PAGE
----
Recipes for a Little Joy

What a week. How’s everyone doing out there? I’ve been thinking of those affected by Hurricane Ida (and everything else). And I hope you are doing OK. We had some flooding, lost some treasured things. But my family is safe, and we are grateful.

And, though I might dream of curling up with spoon, a jar of peanut butter and a bag of chocolate chips, I will cook. I will cook because it makes me feel better to make something beautiful when so many things are, well, not. With that in mind, the recipes I’ve chosen are surefire delights that are easy and fun to make. I hope they bring you a little joy and deliciousness this week.

Ali Slagle is a bit of a weeknight wizard when it comes to recipes. She just knows how to create something simple that’s also surprising and spectacular. Here, she makes use of the late-summer squash that’s everywhere right now by grating two pounds of zucchini, caramelizing it with butter and olive oil, adding a little garlic and basil, then tossing it with pasta for a maybe not very pretty, but very delicious vegetarian dinner.

Corn! Mango! Halloumi! If that isn’t a cheerful combination, I don’t know what is. Hetty McKinnon is a genius at putting together exciting, dinner-worthy vegetarian salads that don’t feel like a sad compromise. I love the squidgy chewiness of halloumi, but, if you have trouble finding it, queso blanco works, too.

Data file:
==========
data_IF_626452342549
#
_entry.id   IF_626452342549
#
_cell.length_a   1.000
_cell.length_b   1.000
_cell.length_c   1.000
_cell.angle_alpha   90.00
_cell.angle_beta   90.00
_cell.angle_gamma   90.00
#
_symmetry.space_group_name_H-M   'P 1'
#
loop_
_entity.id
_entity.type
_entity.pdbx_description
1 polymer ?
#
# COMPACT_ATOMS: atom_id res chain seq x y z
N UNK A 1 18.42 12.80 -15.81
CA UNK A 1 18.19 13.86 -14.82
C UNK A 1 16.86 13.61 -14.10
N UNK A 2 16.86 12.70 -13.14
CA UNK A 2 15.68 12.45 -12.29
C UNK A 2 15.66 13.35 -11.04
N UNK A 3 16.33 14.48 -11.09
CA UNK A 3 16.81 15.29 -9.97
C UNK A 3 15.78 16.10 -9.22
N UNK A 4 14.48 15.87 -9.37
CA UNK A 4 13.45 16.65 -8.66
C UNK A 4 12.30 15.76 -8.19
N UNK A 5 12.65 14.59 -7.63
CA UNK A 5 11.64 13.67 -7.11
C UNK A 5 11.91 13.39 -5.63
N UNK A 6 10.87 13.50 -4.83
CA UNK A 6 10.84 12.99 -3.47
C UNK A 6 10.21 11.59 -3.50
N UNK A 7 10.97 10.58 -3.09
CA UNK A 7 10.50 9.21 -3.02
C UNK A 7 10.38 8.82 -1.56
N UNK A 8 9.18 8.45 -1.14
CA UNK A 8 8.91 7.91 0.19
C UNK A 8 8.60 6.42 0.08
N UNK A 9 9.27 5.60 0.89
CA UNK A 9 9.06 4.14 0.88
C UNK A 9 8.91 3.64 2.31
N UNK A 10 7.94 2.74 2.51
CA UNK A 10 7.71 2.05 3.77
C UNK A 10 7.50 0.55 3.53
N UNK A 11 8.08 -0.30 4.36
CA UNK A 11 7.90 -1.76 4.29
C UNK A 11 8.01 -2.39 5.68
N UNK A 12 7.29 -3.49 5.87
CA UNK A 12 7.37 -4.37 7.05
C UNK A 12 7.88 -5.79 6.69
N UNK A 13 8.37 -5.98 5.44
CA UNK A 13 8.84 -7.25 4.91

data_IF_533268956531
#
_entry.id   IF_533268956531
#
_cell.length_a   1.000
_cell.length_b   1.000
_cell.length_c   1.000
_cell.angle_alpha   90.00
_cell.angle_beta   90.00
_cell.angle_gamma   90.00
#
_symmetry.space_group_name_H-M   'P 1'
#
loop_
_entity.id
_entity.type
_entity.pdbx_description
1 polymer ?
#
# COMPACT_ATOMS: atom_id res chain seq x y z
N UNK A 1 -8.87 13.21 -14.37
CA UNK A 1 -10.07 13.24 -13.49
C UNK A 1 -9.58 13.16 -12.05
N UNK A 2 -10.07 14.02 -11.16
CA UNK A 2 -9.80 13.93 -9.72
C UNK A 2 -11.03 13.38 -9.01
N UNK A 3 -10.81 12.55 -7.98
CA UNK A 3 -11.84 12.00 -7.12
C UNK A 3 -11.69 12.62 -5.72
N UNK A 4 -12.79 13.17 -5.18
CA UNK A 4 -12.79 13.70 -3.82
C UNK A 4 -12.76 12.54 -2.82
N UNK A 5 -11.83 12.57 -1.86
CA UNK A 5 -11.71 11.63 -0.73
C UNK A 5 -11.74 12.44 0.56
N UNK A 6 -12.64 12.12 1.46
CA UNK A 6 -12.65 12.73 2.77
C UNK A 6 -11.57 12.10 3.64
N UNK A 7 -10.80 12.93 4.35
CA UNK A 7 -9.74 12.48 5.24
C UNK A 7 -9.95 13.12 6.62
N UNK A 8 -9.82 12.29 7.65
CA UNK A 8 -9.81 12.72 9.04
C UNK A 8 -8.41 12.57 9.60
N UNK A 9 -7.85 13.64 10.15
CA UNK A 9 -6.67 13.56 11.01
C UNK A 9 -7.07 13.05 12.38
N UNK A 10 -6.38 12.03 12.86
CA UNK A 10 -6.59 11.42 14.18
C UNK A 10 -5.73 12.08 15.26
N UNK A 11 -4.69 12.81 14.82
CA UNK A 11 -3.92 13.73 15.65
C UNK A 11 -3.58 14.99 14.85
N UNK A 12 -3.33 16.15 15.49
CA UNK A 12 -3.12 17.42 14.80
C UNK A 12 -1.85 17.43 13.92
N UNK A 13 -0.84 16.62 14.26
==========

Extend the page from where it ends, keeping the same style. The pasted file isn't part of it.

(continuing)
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I love my slow cooker, and since in-person school is starting for my kids next week, I’m about to put it to work full time. This slow-cooker version of tinga, a Pueblan dish of braised chicken or pork in a chipotle, tomato and onion sauce, is from Sarah DiGregorio, and it checks all of the boxes: It’s truly “fix it and forget it,” it freezes well and leftovers are easily repurposed for enchiladas.

If slow-cooker recipes are my favorite, then one-pot meals are a close second. This one from Samantha Seneviratne combines jasmine rice, coconut milk, shrimp, corn and basil for ultimate summer comfort. It’s a milder-flavored dish, so add a little fish sauce or extra lime and jalapeño if you want something a bit more lively.

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A good Bolognese is my love language, but who has time for that on a weeknight? Thankfully, Dawn Perry came up with a quick version that uses Worcestershire sauce “to season the ground beef mixture with salt, acid, sweetness and funk in one shot.” It tastes complex, like it’s been simmering for ages, but you can get it onto the table in about a half-hour. Smart!

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